It all started when the hostess refused to seat us until the rest of our party had arrived, even though we could see plenty of open tables. Fine. We told them we'd wait in the lobby and order some tea. Well, we had to elbow our way to the bar to get that done. And after one barista impatiently took our order, we lingered for ten minutes waiting for the tea to materialize (how hard can it be? You fill a pot with water and stick a teabag in it) before giving up and heading back to the lobby.
Five minutes later, another grouchy barista tracked us down in the lobby to inform us our tea was sitting at the bar—in other words, he could have brought it out to us, but didn't. OK, we said, we'll come get it. On the way back to the bar, we requested that the tea just be added to our brunch bill since we'd already put our names down for a table.
"Fine," he said, as if we'd just asked him to commit adultery.
Evidently, this was not off to a good start.
OK, we'll start this rant by acknowledging that, in general, there are elements of social media that get on our nerves, so you'll have to excuse us if at times we seem a little biased. However, the topic we're covering today concerns a very particular kind of social media: hotel Facebook pages.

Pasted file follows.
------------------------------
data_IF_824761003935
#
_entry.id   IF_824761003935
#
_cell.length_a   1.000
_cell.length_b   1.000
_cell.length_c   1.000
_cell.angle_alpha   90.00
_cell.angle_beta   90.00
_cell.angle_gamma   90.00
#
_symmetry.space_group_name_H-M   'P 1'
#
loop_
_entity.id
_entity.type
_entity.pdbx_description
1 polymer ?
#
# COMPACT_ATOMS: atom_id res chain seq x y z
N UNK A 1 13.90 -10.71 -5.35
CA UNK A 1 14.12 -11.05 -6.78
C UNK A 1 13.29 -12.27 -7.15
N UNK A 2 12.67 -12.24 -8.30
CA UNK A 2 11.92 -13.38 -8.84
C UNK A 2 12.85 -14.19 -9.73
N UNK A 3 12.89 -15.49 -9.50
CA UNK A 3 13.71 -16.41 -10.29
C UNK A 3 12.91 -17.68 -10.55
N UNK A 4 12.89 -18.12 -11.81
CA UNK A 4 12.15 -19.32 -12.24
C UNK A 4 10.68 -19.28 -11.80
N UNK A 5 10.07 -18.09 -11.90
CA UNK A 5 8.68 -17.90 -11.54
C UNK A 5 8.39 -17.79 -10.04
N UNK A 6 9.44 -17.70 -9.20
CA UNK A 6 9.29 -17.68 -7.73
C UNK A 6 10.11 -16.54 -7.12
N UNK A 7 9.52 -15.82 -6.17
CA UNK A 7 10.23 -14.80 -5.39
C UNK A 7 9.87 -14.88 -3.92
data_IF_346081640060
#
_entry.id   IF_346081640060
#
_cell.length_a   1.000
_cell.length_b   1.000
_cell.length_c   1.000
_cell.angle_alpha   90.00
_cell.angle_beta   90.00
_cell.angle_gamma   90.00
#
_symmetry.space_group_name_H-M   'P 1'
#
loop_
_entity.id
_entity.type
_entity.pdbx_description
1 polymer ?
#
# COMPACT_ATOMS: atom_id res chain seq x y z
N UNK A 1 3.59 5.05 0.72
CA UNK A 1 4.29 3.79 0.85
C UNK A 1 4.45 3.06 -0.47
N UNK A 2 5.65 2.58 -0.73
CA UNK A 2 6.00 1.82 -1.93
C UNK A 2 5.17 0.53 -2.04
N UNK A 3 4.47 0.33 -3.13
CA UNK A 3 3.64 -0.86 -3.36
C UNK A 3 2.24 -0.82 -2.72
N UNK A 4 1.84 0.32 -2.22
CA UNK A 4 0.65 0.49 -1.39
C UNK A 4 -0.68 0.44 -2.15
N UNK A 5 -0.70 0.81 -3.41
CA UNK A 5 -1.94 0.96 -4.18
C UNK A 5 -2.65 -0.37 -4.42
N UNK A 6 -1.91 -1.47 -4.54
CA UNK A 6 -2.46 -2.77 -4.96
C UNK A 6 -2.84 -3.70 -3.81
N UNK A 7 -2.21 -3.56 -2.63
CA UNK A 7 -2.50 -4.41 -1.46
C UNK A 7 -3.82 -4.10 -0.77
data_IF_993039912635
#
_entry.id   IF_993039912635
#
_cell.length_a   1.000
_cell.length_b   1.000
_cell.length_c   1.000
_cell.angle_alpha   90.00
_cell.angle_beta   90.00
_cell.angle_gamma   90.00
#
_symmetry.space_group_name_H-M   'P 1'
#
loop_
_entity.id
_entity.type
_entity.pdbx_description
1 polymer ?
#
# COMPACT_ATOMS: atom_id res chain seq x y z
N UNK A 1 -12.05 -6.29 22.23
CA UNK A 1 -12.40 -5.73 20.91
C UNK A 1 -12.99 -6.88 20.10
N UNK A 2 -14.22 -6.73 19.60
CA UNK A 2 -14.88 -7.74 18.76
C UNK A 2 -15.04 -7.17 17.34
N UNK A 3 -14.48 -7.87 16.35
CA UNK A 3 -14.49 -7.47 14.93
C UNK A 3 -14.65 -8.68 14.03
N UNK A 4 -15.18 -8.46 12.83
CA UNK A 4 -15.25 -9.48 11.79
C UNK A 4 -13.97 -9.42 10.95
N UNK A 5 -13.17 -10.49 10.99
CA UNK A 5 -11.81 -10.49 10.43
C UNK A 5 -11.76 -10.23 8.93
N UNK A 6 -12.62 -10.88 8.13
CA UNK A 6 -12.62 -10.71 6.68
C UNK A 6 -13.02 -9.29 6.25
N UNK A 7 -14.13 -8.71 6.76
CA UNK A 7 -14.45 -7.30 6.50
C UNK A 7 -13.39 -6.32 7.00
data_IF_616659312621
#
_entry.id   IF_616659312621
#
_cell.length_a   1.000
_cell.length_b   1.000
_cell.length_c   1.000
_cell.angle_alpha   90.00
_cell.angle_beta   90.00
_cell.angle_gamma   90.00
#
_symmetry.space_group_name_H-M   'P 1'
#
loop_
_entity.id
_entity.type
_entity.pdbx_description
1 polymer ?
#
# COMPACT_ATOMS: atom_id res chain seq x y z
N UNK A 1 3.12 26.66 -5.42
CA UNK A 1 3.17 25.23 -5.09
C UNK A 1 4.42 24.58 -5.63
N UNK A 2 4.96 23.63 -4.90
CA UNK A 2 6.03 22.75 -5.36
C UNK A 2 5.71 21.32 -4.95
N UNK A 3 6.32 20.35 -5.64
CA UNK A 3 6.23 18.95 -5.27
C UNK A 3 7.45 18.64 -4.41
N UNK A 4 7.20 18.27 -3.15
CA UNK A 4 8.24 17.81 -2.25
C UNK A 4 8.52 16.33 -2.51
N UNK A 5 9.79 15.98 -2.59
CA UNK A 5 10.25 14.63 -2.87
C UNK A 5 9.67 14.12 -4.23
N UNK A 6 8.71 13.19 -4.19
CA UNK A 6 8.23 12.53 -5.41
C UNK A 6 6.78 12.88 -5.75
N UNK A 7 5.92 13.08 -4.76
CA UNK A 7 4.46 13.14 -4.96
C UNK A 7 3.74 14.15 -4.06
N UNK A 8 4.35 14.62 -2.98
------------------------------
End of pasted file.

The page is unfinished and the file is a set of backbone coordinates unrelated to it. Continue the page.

Pretty much every hotel opening these days has one, but what exactly do they accomplish? And does anybody care what they have to say?
A few recent examples come to mind: QT Gold Coast wondered what we thought of JLo's manicure at the Golden Globes. Over in New York, Hotel BPM felt like sharing how "hot" they think Rihanna looks in the current issue of Rolling Stone. And though it hasn't even opened yet, The Quin Hotel is "recommending" the Michael Kors Spring 2013 womenswear line.
Maybe we're just not hip to the groove, but can someone please explain how these status updates have anything to do with the hotels themselves?
It's that time of year again: the 2012 HotelChatter Awards! Today and Monday, we'll be showcasing the best (and worst) of hotels over the past year. But we couldn't do it without you! Let us know your thoughts in the comments below, or shoot us an email. And the Award goes to...
Last January, after reading a story about an Irish hotel staff being instructed to post fake reviews online, we posed the question: "Have You Ever Been Bullied Into Writing A Positive TripAdvisor Review?".
Unsurprisingly, you all had plenty to say about the issue. What surprised us, however, was how long the debate has endured.
Fast forward to this month, when a similar incident took place, this time in Dallas, TX, where some genius employee had the idea of offering customers cash rewards in exchange for nice reviews on TripAdvisor.